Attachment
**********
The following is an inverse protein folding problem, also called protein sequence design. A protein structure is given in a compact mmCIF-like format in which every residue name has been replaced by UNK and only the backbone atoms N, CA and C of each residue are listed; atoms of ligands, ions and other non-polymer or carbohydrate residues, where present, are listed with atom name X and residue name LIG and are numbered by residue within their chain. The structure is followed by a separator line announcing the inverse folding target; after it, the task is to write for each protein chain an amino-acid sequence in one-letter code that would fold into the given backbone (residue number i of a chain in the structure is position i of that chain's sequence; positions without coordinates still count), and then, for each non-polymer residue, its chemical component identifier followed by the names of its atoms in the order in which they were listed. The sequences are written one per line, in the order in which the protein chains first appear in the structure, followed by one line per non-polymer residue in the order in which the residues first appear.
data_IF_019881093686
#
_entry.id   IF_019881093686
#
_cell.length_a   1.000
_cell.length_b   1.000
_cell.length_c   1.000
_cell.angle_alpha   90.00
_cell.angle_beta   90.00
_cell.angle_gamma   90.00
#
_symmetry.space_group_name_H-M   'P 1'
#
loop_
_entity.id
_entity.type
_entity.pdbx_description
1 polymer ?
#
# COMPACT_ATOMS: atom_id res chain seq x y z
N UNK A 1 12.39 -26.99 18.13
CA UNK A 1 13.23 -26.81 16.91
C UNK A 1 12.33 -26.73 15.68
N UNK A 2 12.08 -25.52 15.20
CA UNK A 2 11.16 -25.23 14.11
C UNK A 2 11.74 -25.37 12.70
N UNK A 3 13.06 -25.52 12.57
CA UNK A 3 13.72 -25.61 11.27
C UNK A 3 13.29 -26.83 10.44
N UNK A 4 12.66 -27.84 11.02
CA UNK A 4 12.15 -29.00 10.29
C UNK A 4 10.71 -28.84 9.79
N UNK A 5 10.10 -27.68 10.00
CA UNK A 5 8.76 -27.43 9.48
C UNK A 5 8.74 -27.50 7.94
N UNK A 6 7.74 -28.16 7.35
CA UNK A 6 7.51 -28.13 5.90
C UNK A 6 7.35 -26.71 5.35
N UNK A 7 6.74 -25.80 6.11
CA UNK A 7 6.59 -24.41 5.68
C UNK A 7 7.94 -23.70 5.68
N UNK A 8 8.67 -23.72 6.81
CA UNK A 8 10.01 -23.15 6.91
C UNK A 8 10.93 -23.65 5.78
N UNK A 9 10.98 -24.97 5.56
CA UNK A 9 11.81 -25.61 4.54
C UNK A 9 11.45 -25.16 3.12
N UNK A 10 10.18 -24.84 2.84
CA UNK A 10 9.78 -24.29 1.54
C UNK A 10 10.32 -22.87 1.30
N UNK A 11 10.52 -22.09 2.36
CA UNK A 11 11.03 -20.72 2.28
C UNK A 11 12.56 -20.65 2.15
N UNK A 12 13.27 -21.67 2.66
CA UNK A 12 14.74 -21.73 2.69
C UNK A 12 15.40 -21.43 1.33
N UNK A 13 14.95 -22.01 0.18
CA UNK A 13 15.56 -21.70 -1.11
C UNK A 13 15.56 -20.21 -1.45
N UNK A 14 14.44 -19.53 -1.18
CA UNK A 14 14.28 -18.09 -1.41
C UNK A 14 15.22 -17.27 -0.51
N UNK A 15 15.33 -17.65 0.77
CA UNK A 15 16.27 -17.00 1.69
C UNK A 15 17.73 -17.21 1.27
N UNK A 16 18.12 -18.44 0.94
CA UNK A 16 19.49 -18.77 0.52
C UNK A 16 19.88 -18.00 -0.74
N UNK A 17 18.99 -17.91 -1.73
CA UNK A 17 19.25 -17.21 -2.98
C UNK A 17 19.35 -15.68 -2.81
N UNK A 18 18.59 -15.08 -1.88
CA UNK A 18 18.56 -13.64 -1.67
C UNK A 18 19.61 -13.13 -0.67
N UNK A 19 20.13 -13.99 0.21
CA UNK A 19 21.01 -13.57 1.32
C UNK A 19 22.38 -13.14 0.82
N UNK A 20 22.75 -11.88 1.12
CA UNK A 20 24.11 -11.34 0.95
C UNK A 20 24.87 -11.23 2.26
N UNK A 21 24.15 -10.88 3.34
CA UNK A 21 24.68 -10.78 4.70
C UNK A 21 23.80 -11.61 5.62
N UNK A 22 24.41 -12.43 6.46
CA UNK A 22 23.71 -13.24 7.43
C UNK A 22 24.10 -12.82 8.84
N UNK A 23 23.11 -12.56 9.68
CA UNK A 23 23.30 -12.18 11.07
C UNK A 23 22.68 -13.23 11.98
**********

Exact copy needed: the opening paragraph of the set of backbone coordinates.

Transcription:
The following is an inverse protein folding problem, also called protein sequence design. A protein structure is given in a compact mmCIF-like format in which every residue name has been replaced by UNK and only the backbone atoms N, CA and C of each residue are listed; atoms of ligands, ions and other non-polymer or carbohydrate residues, where present, are listed with atom name X and residue name LIG and are numbered by residue within their chain. The structure is followed by a separator line announcing the inverse folding target; after it, the task is to write for each protein chain an amino-acid sequence in one-letter code that would fold into the given backbone (residue number i of a chain in the structure is position i of that chain's sequence; positions without coordinates still count), and then, for each non-polymer residue, its chemical component identifier followed by the names of its atoms in the order in which they were listed. The sequences are written one per line, in the order in which the protein chains first appear in the structure, followed by one line per non-polymer residue in the order in which the residues first appear.